America’s employers extended a streak of robust hiring in March, adding 431,000 jobs in a sign of the economy’s resilience in the face of a still-destructive pandemic, Russia’s war against Ukraine and the highest inflation in 40 years. The government’s report showed that last month’s job growth helped shrink the unemployment rate to 3.6%.
An inflation gauge closely monitored by the Federal Reserve jumped 6.4% in February compared with a year ago, with sharply higher prices for food, gasoline and other necessities squeezing Americans’ finances. The figure reported by the Commerce Department was the largest year-over-year rise since January 1982.
Average long-term U.S. mortgage rates rose again this week as the key 30-year loan rate breached 4.5% and attained its highest level since the end of 2018. Mortgage buyer Freddie Mac reported that the average rate on the 30-year loan this week rose to 4.67% from 4.42% last week.
Grand Forks County posted an unemployment rate of 2.5% in February. That was down .4 from January. According to North Dakota Job Service a total of 950 people in the county were in search of work during the month. The statewide jobless rate was 3.1%
The cost of a taxi ride in Grand Forks is going up. The city council has given preliminary approval to raising the minimum fare rate at $10. The max fares would also climb from $3 to $6 with each succeeding 1/8 mile climbing to 50 cents. Cab drivers say rising gas prices and labor costs are behind the request. Rates were last reviewed in 2008.
The Grand Forks Park Board this week will considering hiring the firm Berry Dunn/GreenPlay to conduct a study on a proposed indoor sports and aquatics facility. The RFP cited a 300,000 square foot facility with turf large enough for soccer…football…and lacrosse. On the aquatics side is an eight lane swimming and diving area – as well as a 25 meter lap pool.
The 2022 North Dakota Travel Industry Conference will be in Grand Forks, April 25-27, at the Alerus Center. The conference annually attracts more than 200 travel professionals.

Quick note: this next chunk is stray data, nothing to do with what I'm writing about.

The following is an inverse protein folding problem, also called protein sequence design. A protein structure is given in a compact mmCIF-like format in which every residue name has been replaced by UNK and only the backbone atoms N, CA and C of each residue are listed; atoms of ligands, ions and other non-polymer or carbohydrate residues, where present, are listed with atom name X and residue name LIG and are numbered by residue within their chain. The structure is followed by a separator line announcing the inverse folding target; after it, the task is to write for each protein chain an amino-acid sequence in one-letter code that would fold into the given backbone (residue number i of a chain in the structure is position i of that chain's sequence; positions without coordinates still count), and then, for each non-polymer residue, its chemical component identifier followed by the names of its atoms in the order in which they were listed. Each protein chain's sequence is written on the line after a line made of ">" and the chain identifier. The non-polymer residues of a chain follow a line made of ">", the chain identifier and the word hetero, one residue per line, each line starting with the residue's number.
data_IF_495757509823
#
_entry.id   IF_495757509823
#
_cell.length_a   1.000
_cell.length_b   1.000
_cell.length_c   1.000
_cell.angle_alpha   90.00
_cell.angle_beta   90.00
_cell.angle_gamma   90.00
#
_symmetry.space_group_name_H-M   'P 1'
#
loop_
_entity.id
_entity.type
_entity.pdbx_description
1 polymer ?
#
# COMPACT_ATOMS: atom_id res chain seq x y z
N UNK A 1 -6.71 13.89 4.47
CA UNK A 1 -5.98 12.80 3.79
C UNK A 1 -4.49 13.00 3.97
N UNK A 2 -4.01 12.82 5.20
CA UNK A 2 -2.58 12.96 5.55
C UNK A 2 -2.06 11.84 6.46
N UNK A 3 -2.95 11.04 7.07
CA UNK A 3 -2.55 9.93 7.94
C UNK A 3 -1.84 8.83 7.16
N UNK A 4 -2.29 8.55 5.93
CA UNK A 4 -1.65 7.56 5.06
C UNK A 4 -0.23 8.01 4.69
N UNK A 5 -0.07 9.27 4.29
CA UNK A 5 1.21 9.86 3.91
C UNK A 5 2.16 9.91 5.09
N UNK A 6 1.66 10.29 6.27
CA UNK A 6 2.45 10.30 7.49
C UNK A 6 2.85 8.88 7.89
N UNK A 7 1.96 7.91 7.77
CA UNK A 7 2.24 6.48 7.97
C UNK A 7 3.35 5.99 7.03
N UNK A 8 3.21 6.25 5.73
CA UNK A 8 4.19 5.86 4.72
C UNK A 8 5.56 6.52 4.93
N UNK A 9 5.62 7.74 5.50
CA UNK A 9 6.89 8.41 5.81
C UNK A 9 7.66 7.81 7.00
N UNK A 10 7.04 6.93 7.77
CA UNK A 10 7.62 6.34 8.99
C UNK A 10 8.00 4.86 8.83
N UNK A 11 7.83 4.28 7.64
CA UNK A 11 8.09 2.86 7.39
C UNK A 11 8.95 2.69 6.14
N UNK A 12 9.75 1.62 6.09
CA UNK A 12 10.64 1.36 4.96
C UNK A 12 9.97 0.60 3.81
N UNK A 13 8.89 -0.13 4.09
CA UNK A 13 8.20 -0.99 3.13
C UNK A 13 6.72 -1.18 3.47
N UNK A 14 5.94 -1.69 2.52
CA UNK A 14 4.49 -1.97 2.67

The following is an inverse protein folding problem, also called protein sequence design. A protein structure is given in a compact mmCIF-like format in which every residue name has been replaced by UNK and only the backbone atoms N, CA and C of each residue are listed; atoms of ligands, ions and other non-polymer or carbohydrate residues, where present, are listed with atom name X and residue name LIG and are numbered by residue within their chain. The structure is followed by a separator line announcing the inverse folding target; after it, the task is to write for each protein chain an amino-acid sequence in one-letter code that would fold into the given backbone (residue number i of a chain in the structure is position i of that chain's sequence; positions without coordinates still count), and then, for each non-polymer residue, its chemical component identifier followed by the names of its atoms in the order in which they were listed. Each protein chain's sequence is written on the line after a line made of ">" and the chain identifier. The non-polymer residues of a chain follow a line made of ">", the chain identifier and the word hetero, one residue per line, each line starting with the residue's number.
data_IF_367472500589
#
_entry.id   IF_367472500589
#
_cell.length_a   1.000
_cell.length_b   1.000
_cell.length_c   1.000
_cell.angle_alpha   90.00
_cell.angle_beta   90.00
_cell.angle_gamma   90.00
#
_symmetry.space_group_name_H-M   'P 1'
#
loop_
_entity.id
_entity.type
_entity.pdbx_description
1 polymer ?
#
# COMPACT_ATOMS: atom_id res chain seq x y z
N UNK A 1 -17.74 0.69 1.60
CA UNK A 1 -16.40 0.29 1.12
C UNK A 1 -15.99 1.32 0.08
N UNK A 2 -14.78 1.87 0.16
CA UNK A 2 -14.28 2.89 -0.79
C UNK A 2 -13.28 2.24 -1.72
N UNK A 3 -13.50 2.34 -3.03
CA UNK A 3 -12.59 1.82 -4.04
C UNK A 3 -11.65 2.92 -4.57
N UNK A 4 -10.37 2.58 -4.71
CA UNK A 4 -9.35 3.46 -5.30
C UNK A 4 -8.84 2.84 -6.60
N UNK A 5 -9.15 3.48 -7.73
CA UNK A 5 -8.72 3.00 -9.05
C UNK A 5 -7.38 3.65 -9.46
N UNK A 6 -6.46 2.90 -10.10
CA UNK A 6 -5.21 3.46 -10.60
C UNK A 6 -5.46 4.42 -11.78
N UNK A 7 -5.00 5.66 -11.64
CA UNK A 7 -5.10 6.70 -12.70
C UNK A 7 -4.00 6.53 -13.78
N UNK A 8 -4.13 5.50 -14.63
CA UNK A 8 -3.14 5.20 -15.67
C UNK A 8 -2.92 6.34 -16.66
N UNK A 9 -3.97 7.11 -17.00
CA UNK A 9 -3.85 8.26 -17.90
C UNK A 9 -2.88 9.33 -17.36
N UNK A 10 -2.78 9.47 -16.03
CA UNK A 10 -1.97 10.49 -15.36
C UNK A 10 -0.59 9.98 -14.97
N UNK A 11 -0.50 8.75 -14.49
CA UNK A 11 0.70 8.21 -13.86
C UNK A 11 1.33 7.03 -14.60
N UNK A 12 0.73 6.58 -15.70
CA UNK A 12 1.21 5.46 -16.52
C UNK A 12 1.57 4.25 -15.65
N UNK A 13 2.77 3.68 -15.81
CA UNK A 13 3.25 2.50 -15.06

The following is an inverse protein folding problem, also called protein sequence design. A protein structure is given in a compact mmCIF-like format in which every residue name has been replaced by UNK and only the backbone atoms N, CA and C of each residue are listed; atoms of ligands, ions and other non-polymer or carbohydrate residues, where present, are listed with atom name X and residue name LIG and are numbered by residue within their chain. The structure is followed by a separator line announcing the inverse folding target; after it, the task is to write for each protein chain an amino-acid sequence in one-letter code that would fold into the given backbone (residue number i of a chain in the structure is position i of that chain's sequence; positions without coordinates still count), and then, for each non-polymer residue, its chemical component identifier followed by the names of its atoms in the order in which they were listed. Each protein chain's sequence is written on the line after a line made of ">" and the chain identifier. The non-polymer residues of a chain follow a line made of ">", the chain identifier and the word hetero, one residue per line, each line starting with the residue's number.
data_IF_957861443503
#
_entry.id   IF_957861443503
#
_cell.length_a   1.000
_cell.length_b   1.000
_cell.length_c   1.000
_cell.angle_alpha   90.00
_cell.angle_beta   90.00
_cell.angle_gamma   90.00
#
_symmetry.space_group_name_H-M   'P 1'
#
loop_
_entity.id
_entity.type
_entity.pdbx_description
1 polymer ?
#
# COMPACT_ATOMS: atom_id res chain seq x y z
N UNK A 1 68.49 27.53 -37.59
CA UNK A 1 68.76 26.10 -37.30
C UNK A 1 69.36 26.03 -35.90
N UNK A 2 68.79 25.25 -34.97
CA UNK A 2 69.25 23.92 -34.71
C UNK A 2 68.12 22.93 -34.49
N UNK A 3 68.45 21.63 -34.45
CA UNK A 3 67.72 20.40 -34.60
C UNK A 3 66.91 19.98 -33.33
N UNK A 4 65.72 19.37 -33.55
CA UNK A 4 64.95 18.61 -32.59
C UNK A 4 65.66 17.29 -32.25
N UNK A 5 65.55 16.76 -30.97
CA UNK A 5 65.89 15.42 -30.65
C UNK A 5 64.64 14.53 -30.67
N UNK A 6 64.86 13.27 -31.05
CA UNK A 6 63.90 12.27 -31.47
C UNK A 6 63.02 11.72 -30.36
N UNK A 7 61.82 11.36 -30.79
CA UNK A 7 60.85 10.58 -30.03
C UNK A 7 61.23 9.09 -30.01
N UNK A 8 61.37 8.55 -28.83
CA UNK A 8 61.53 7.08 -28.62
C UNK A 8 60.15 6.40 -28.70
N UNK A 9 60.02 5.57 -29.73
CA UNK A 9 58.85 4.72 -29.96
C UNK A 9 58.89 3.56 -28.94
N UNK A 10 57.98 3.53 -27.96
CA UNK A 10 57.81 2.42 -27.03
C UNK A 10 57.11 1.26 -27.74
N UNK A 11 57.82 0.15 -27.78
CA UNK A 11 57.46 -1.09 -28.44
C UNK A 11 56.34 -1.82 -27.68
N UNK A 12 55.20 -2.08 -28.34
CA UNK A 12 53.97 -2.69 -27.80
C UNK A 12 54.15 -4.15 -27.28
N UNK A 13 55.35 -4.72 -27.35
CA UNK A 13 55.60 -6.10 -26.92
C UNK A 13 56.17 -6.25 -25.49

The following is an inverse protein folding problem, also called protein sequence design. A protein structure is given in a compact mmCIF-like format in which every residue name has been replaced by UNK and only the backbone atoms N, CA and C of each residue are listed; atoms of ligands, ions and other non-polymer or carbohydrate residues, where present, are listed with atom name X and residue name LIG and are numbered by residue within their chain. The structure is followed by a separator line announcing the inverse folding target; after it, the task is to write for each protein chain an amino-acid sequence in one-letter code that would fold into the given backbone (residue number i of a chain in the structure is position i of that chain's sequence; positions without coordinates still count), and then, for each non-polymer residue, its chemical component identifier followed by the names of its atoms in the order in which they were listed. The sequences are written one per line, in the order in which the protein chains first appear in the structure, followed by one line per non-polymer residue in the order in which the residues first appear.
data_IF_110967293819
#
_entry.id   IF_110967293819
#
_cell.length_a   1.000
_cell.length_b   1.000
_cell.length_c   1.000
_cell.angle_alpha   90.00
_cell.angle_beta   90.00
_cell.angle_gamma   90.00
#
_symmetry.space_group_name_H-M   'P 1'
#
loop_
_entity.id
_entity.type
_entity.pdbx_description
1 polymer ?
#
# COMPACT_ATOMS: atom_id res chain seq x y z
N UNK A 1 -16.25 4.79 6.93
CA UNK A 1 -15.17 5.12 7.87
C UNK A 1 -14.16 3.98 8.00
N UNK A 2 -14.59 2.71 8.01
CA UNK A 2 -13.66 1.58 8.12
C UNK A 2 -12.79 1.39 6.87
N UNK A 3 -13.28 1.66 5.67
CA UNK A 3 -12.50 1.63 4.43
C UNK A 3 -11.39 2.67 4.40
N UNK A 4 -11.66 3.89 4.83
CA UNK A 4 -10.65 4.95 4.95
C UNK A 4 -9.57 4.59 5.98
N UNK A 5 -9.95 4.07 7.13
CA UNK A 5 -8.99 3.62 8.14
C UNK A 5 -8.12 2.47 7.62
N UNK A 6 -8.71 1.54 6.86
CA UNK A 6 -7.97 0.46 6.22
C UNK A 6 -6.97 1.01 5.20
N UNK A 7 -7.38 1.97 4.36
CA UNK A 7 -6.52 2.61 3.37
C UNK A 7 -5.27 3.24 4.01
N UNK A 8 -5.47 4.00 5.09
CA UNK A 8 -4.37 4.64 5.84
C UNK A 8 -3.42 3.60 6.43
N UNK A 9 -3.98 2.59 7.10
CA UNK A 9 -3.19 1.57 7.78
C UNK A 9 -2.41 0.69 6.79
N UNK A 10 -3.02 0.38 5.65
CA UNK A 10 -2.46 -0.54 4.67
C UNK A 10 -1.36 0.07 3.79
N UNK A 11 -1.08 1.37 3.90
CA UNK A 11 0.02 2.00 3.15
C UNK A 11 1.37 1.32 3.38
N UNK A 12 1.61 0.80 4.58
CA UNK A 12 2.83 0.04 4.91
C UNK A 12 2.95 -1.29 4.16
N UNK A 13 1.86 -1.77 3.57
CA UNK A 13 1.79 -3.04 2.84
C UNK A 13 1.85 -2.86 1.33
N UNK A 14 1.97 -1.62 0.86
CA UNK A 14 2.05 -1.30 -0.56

The Minnesota Department of Agriculture is alerting consumers to avoid eating Ocean Mist Farms brand Romaine Hearts with coding “22RHDM2L” and a harvest date of “MAR 10,” grown in Coachella, CA. The MDA Laboratory found Cyclospora in the product during routine surveillance sampling. Customers who purchased the product should discard the product and not eat it. No illnesses associated with this product.
Got a spare dime? Coins are in short supply again. Retailers, laundromats and other businesses that rely on coins want Americans to empty their piggy banks and look under couch cushions for extra change and “get coin moving.” A group of trade associations is asking the Treasury Department for more help convincing Americans to get coins back in circulation. The slowdown is hitting people who don’t have an ability to pay for items electronically.
Walmart will no longer sell cigarettes in some of its stores though tobacco sales can be a significant revenue generator. Walmart is not the first national retail chain to cut off cigarette sales even on a trial basis – but it is the largest. Target ended cigarette sales in 1996. CVS Health did the same in 2014.
Three awards are given each year to recognize artists the seven-county region of the Northwest Minnesota Arts Council. Ross Hier of Crookston will be awarded the Northwest Artist of the Year Award for Visual Arts. Philip McKenzie of Thief River Falls will be awarded the Northwest Arts Advocate of the Year Award. LaVonne Forsberg of Thief River Falls will receive the Northwest Star Award. These awards will be presented April 27.